SEYMOUR HISTORICAL SOCIETY GRAND OPENING
x
www.seymourhistory.org
return home » recent news

SCHS Recent News

2023 News

    Archive

    1949 KIOSK - SPONSORED BY DON'S QUALITY MARKET

    1949 KIOSK - SPONSORED BY DON'S QUALITY MARKET 1949 Kiosk - Sponsored by Don's Quality Market
    The museum contains a number of interactive kiosks featuring touch screen computers that contain many pictures and interviews. For someone interested in Seymour area history and willing to take the time to investigate thoroughly, the computers contain a wealth of information and little known facts about Seymour. The Kiosks with detailed information include a look at Seymour in 1949 sponsored by the Don Reed Family and Don's Quality Market, a Seymour Quiz sponsored by the family of Robert Kuehne, the Seymour Fair sponsored by John Cumicek, and Reese's Dairy Bar sponsored by the family of Bill Reese.
    Included in the 1949 Kiosk are interviews with: Bob Coonen, Gary Melchert, Charlie Jenkins, Roberta Mory, Don Reed, Roy Puls, Don Feurig, Al Storma, Bud VandenHeuvel, Lucille Miller, John Selmer, Gail Dean and Ralph Melchert.
    One of the most popular and compelling interviews is with Ralph Melchert and his recollections as a child when German prisoners of war worked for the canning factory and on his parent's farm.

    Interview with Ralph Melchert.

    "I remember when the German prisoners came to Seymour to work at the canning factory. If they didn’t need everyone, farmers could come and pick them up. I remember my dad coming in the morning to pick up a prisoner and in the evening he would take him back. I believe they came to Seymour in an army truck. What impressed me was the guard. I believe I saw only one guard with a rifle.

    I wasn’t afraid of the prisoners because they weren’t armed, but being only seven years old I remember the guard with a rifle and that scared me a little bit. I remember one prisoner in particular, Willie Kruschinski, and he came out a lot. He waited for the man with the Schwartz auto, 'the black car' as he called it. That was my dad and my dad could speak German, so they got along and could communicate. One of the things the prisoners would do is bundle grain. They would cut it and put it in bundles for harvesting. It was before the days when chemicals were being used on the crops and often times they would pull weeds in the fields.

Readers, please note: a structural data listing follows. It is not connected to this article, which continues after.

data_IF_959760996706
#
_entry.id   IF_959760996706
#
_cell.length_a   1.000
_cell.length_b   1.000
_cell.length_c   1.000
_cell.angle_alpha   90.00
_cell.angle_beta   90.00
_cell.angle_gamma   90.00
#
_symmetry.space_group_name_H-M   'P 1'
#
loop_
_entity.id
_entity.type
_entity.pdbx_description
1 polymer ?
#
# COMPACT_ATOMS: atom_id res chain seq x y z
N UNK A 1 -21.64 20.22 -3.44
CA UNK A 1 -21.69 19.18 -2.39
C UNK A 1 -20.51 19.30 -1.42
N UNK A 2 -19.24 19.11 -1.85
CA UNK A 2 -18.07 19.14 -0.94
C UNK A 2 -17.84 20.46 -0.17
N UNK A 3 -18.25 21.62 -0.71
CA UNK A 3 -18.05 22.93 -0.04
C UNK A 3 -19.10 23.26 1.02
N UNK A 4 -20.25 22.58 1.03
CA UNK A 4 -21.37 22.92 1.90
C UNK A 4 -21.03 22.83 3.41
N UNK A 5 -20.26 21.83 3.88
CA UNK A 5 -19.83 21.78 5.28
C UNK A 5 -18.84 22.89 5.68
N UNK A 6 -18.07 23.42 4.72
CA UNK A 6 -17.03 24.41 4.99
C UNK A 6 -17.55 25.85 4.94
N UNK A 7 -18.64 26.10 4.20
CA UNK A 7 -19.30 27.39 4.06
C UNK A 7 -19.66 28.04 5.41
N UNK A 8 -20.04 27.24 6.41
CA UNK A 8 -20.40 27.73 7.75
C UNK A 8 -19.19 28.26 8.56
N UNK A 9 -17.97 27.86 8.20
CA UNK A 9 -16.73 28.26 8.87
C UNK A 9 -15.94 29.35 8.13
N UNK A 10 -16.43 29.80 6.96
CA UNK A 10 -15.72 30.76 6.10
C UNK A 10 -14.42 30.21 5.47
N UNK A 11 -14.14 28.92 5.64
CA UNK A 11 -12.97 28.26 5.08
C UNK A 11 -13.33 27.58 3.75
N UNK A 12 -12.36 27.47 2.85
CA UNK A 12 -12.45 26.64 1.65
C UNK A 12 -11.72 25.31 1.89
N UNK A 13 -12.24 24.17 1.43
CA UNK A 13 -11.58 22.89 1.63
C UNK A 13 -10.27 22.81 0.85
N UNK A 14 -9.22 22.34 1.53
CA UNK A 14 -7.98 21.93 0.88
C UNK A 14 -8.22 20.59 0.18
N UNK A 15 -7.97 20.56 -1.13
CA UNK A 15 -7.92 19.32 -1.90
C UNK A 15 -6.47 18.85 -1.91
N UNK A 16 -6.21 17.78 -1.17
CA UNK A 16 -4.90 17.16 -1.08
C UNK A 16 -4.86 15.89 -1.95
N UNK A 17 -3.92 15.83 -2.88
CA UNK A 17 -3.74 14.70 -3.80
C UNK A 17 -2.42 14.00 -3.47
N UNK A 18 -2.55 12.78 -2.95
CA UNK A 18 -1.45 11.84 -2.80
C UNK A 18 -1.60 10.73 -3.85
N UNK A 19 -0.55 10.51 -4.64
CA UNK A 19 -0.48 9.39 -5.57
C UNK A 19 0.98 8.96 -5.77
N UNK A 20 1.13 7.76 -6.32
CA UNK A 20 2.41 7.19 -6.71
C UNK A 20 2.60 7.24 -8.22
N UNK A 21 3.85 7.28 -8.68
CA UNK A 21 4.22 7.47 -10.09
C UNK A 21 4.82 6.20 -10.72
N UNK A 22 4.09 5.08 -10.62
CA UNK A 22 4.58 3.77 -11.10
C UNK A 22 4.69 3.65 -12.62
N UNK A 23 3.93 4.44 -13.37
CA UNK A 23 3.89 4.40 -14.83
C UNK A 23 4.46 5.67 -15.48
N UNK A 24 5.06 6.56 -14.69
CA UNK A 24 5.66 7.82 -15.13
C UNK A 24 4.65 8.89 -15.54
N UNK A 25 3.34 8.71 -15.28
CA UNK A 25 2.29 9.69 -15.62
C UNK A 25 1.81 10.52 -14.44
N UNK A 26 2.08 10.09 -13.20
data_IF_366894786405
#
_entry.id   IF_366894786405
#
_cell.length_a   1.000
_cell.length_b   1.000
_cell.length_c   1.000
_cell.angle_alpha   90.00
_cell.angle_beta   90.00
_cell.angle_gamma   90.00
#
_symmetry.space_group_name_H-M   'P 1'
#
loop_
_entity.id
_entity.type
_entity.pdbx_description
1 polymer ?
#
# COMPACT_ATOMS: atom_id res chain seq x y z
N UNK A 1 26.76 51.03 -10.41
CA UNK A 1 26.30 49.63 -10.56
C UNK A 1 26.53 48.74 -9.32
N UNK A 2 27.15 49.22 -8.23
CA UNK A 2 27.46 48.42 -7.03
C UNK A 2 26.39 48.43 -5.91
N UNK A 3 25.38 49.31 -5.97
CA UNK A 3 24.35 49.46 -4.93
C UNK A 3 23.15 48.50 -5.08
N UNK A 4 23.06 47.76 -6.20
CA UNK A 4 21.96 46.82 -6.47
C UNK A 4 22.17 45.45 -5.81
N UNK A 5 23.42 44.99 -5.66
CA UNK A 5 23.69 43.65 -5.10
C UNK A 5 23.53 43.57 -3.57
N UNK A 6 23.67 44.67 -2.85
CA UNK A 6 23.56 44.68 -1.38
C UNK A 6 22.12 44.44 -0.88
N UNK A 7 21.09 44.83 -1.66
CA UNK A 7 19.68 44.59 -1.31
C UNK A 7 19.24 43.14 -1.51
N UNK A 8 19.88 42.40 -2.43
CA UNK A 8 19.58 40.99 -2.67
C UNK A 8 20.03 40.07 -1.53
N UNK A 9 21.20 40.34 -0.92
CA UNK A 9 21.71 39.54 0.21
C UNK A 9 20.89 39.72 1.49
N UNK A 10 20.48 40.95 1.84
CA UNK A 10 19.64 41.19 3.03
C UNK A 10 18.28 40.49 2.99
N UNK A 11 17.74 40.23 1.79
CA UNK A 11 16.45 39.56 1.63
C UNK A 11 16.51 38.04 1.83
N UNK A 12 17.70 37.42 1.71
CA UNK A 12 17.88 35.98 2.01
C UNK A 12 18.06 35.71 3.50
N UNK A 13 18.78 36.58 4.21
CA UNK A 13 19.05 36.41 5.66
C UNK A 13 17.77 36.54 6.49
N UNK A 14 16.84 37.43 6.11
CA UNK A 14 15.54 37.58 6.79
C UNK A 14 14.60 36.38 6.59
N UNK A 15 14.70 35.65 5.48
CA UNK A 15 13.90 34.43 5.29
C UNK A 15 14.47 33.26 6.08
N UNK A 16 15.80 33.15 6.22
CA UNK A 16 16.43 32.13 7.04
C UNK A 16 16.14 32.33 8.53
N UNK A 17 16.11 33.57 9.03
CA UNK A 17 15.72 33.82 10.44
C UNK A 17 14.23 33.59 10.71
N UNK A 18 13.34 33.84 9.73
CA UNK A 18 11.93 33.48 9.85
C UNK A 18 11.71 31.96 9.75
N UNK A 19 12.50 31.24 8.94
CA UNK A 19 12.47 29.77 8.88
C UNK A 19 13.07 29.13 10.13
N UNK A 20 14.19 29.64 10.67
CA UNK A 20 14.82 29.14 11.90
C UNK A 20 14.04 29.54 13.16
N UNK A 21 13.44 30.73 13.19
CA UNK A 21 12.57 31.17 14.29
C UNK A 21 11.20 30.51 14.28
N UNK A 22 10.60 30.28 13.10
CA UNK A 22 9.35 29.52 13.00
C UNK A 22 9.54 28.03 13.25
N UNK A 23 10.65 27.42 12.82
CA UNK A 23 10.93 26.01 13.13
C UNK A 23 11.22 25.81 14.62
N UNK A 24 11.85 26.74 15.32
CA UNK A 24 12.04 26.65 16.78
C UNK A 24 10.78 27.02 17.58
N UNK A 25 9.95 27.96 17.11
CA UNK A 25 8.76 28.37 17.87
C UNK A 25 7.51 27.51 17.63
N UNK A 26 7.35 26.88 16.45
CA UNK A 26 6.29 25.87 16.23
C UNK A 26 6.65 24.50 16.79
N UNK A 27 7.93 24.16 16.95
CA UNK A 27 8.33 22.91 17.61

The prisoners weren’t supposed to be fed at the farm. They would bring a little sack lunch, but it didn’t look like much and my mother would invite them to sit at the table with the family. They always had a good dinner which I’m sure they appreciated. After the war our family kept in contact with Willie and his family. He was from East Berlin and during the war it was bombed out and he was devastated. His family didn’t have much and my parents sent care packages to them. Willie never came back over here, but in 1983 my father and I went over there to see him.

    Of course, that was before the fall of the Berlin Wall and as we traveled into East Berlin you could really see the difference. There was barbed wire along the tracks and sharp spear like rods outside the barbed wire so if anyone did get through and jumped the fence they would get speared on those rods. There were towers at every train station with guards and machine guns and binoculars securing the area. There were police dogs and guards, it was a very threatening experience.

    Somehow Willie had gotten out of East Berlin and we visited him in West Berlin. He insisted we go to East Berlin to see what it was like. I really didn’t want to go there, but he persisted. We stayed in West Berlin for three or four days. When it was time to go he took us to the train station. We didn’t see Willie again after that.

    The prisoners stayed at a camp near Hortonville. I remember before my parents got prisoners we took a ride to the camp near Hortonville to see what it was like.
    His daughter Ellen came to the United States. I think 1978 was the first year. She came over and visited my parents in Seymour.
    The prisoners never tried to escape because they had conditions pretty good compared to fighting in the war. I think most of the farmers wives fed them pretty good."

    Site developed by: Balance Interactive Studios
    Copyright 2023 SCHS